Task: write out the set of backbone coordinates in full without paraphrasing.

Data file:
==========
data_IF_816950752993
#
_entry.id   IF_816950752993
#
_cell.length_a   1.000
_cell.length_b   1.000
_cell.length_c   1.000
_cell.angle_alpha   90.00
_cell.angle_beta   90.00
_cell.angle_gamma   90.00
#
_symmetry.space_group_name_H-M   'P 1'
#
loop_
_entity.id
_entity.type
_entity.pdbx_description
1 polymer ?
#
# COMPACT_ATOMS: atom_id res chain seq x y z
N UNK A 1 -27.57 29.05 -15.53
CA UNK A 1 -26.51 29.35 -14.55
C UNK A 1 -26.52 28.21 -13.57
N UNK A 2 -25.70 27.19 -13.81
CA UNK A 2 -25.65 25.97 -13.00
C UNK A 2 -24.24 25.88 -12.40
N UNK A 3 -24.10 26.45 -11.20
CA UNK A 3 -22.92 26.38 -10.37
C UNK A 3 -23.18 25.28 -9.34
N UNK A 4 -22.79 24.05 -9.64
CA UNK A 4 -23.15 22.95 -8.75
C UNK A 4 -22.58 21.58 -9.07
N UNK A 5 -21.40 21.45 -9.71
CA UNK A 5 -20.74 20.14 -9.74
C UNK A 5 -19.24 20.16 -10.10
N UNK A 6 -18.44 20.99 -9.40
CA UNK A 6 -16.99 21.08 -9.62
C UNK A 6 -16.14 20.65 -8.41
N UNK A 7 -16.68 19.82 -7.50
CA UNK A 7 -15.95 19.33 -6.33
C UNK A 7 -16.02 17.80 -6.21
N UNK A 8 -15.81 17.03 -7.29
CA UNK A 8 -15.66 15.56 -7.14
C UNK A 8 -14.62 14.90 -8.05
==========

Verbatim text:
data_IF_816950752993
#
_entry.id   IF_816950752993
#
_cell.length_a   1.000
_cell.length_b   1.000
_cell.length_c   1.000
_cell.angle_alpha   90.00
_cell.angle_beta   90.00
_cell.angle_gamma   90.00
#
_symmetry.space_group_name_H-M   'P 1'
#
loop_
_entity.id
_entity.type
_entity.pdbx_description
1 polymer ?
#
# COMPACT_ATOMS: atom_id res chain seq x y z
N UNK A 1 -27.57 29.05 -15.53
CA UNK A 1 -26.51 29.35 -14.55
C UNK A 1 -26.52 28.21 -13.57
N UNK A 2 -25.70 27.19 -13.81
CA UNK A 2 -25.65 25.97 -13.00
C UNK A 2 -24.24 25.88 -12.40
N UNK A 3 -24.10 26.45 -11.20
CA UNK A 3 -22.92 26.38 -10.37
C UNK A 3 -23.18 25.28 -9.34
N UNK A 4 -22.79 24.05 -9.64
CA UNK A 4 -23.15 22.95 -8.75
C UNK A 4 -22.58 21.58 -9.07
N UNK A 5 -21.40 21.45 -9.71
CA UNK A 5 -20.74 20.14 -9.74
C UNK A 5 -19.24 20.16 -10.10
N UNK A 6 -18.44 20.99 -9.40
CA UNK A 6 -16.99 21.08 -9.62
C UNK A 6 -16.14 20.65 -8.41
N UNK A 7 -16.68 19.82 -7.50
CA UNK A 7 -15.95 19.33 -6.33
C UNK A 7 -16.02 17.80 -6.21
N UNK A 8 -15.81 17.03 -7.29
CA UNK A 8 -15.66 15.56 -7.14
C UNK A 8 -14.62 14.90 -8.05